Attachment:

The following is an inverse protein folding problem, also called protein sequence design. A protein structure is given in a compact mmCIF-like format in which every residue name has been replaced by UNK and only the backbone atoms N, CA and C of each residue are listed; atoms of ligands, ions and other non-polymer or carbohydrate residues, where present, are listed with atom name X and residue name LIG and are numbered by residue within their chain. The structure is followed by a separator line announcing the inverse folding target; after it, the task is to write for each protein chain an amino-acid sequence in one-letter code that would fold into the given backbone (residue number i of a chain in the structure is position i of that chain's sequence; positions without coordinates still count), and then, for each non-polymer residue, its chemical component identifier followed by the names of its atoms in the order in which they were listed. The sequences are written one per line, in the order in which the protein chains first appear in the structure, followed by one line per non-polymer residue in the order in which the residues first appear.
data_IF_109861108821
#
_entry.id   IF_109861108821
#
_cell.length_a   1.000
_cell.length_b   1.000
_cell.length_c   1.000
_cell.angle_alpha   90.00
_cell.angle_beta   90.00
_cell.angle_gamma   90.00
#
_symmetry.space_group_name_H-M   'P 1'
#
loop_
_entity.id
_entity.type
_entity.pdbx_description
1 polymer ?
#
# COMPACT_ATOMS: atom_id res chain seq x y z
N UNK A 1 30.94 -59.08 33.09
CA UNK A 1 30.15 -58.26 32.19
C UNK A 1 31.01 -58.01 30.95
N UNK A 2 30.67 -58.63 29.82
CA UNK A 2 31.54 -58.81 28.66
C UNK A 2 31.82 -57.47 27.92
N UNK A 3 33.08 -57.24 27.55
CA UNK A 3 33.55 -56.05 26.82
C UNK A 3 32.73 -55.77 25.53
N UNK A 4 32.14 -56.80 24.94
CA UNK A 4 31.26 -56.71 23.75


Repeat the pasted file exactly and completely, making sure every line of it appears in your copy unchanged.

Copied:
The following is an inverse protein folding problem, also called protein sequence design. A protein structure is given in a compact mmCIF-like format in which every residue name has been replaced by UNK and only the backbone atoms N, CA and C of each residue are listed; atoms of ligands, ions and other non-polymer or carbohydrate residues, where present, are listed with atom name X and residue name LIG and are numbered by residue within their chain. The structure is followed by a separator line announcing the inverse folding target; after it, the task is to write for each protein chain an amino-acid sequence in one-letter code that would fold into the given backbone (residue number i of a chain in the structure is position i of that chain's sequence; positions without coordinates still count), and then, for each non-polymer residue, its chemical component identifier followed by the names of its atoms in the order in which they were listed. The sequences are written one per line, in the order in which the protein chains first appear in the structure, followed by one line per non-polymer residue in the order in which the residues first appear.
data_IF_109861108821
#
_entry.id   IF_109861108821
#
_cell.length_a   1.000
_cell.length_b   1.000
_cell.length_c   1.000
_cell.angle_alpha   90.00
_cell.angle_beta   90.00
_cell.angle_gamma   90.00
#
_symmetry.space_group_name_H-M   'P 1'
#
loop_
_entity.id
_entity.type
_entity.pdbx_description
1 polymer ?
#
# COMPACT_ATOMS: atom_id res chain seq x y z
N UNK A 1 30.94 -59.08 33.09
CA UNK A 1 30.15 -58.26 32.19
C UNK A 1 31.01 -58.01 30.95
N UNK A 2 30.67 -58.63 29.82
CA UNK A 2 31.54 -58.81 28.66
C UNK A 2 31.82 -57.47 27.92
N UNK A 3 33.08 -57.24 27.55
CA UNK A 3 33.55 -56.05 26.82
C UNK A 3 32.73 -55.77 25.53
N UNK A 4 32.14 -56.80 24.94
CA UNK A 4 31.26 -56.71 23.75